My cousin and I had some guests for dinner the other night and we were discussing a pesto sauce she was using that was sans pine nuts. She spent a few extra minutes at the store reading ingredients to find one because she knows I am allergic to them. This got me thinking about all the different types of nuts I have had allergic reactions to at some point:

pine nut

coconut

walnut

peanut

almond

cashew

pecan

pistachio

Taking a look at these words through the four investigative questions again lifts a veil to reveal meaningful aspects of English orthography.

A pine nut is an edible seed of a pine cone, coming from a pine tree. It used to be a hyphenate pine-nut. When we use it in context: Scott ate a pine nut and had an allergic reaction, we can see that the entire compound is acting as a noun, not an adjective followed by a noun. Making a word sum for this word isn’t going to generate much, but taking a look at the history of each element that comprises it can lead to some interesting connections:

Screen Shot 2017-07-30 at 6.24.34 PM

We see some really interesting things happening in the history of the element <pine>. It comes from Latin pinus, which gives the Spanish derivative piñata, as well as pituitary and pitch. Pinot went through French before arriving in English. A nice pinot noir sounds a lot better for my health than do any of the nuts. We also see the Germanic word fat. While this may seem disconnected when you look at the spellings, phonologically it makes perfect sense. It is a clear example of Grimm’s Law. Further, if you look at the related PIE root *peisk- denoting fish, you see Pisces ~ fish. The Old English word for fish is fisc. That <sc> from Old English reliably forms the <sh> digraph in Present Day English. On top of these fascinating connections are the ones we see between the graphemes <gn> and <kn> in the other PIE family shown in the visual. See the LEX grapheme deck for more on these.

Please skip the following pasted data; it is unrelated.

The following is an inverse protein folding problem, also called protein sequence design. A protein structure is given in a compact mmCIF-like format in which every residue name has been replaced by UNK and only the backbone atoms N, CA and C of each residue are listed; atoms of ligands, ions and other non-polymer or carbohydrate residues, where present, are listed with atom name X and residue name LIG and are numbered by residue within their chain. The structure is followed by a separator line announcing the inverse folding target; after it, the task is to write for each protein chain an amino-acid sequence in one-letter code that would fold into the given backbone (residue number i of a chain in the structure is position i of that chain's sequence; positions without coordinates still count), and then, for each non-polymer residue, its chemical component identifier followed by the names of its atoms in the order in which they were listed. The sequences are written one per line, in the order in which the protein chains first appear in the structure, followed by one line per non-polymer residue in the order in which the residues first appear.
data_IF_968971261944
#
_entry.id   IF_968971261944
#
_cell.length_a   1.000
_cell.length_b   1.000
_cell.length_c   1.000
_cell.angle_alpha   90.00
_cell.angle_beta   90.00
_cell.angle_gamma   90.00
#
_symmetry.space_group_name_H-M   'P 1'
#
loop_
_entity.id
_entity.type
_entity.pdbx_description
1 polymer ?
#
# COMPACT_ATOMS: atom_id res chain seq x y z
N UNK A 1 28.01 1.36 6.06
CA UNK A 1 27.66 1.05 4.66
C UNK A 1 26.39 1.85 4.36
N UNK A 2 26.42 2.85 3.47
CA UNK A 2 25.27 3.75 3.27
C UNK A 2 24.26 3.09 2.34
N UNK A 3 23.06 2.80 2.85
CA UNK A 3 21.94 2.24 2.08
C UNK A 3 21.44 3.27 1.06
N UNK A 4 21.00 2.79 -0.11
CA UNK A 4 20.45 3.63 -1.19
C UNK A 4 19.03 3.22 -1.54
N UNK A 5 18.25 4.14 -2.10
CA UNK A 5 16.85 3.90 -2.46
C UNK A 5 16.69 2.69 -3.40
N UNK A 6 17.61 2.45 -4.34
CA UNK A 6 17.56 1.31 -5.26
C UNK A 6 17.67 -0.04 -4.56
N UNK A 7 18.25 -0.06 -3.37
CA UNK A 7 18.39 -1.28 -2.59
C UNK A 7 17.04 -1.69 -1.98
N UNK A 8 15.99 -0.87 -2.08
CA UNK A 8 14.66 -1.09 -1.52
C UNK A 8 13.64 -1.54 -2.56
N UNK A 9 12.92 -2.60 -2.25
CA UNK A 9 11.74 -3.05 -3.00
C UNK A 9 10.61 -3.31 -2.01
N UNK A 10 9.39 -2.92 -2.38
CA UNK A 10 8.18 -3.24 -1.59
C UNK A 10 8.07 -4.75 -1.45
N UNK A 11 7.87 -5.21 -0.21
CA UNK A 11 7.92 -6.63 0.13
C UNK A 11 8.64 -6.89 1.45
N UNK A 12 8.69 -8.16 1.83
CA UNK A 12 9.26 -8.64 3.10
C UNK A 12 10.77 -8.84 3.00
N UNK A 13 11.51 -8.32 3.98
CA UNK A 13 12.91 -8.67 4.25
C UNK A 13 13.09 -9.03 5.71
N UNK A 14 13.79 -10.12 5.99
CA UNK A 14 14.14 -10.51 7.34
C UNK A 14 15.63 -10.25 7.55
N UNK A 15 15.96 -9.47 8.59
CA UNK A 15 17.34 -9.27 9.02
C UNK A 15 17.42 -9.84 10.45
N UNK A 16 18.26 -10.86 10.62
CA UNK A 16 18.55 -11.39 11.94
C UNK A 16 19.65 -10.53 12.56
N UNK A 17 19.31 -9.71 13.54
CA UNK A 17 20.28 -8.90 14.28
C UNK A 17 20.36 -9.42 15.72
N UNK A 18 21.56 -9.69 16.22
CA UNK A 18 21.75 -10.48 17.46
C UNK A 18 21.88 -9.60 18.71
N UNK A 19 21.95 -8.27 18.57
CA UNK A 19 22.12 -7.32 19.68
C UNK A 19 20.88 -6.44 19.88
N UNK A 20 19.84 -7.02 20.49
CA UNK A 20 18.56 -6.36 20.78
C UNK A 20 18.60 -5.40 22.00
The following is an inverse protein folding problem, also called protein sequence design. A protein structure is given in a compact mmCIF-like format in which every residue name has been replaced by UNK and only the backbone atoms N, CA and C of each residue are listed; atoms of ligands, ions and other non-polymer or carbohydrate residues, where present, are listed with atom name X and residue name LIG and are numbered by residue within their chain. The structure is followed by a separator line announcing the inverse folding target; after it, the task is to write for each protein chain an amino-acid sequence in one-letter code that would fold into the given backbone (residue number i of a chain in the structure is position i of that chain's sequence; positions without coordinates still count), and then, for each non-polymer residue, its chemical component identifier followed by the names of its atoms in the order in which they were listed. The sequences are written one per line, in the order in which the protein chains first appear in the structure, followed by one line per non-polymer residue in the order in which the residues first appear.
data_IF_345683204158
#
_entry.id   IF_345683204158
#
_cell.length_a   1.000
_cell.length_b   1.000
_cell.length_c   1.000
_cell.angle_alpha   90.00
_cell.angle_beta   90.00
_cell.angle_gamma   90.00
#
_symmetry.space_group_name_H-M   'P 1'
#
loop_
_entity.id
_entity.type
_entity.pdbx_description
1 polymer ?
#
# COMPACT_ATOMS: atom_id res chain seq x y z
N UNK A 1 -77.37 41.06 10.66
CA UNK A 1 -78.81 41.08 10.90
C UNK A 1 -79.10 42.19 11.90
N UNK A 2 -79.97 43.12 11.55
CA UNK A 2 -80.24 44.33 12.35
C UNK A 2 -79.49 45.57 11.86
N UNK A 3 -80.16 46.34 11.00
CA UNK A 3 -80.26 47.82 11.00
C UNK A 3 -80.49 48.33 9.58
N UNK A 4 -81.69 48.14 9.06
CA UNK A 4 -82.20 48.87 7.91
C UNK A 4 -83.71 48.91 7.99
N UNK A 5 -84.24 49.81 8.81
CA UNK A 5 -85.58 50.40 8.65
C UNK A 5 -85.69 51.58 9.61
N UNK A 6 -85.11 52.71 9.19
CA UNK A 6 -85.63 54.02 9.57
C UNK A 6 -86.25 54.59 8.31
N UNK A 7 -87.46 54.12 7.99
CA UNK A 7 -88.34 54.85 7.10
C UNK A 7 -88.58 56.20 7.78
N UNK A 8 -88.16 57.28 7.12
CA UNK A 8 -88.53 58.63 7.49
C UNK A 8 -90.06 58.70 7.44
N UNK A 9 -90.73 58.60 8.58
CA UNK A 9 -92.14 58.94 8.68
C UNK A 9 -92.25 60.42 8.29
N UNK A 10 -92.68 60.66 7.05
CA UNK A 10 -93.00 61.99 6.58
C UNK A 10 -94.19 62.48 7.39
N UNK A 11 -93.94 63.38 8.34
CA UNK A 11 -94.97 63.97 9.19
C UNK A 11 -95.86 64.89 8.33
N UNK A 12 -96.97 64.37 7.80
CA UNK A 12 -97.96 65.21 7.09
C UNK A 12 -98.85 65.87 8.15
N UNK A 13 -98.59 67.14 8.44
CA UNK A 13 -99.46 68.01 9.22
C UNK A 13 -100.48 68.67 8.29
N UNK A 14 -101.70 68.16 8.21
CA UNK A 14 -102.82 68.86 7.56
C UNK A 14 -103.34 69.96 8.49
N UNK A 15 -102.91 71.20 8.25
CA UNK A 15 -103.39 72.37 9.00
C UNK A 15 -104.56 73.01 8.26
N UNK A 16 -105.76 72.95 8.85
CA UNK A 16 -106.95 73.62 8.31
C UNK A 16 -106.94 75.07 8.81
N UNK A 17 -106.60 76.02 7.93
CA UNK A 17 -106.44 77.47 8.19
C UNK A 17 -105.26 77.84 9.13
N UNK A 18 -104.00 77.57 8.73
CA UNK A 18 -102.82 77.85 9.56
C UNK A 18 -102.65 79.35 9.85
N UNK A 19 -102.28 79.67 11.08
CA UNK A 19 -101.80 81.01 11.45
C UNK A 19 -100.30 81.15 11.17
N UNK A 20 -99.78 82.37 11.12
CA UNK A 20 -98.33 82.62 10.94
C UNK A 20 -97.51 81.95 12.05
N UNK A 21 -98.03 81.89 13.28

The investigations of the elements in coconut, walnut and peanut also yield interesting connections.

Just considering the etymologies: all of these forms are attested hyphenates at some point as well: pea-nut, wall-nut, and coco-nutt.

 So, what about the other types of nuts:  almond, cashew, pecan, pistachio?

The free base almond can be traced back to Greek amygdalos, going through Latin, and then through French where it picked up an excrescent <l>. It is related to the amygdala, a part of your brain, so called because of the shape.

Cashew is a borrowed word from Portuguese, from the Brazilian acajuba tree. It was first attested in 1703.

Pecan is a borrowed word from Algonquian. It went into French as pacane before being attested in 1712 in English.

Pistachio came from the Italians in the sixteenth century, ultimately from Persian pistah.

I must be nuts to be looking at all these words while dinner and a glass of pinot noir is sitting in the other room.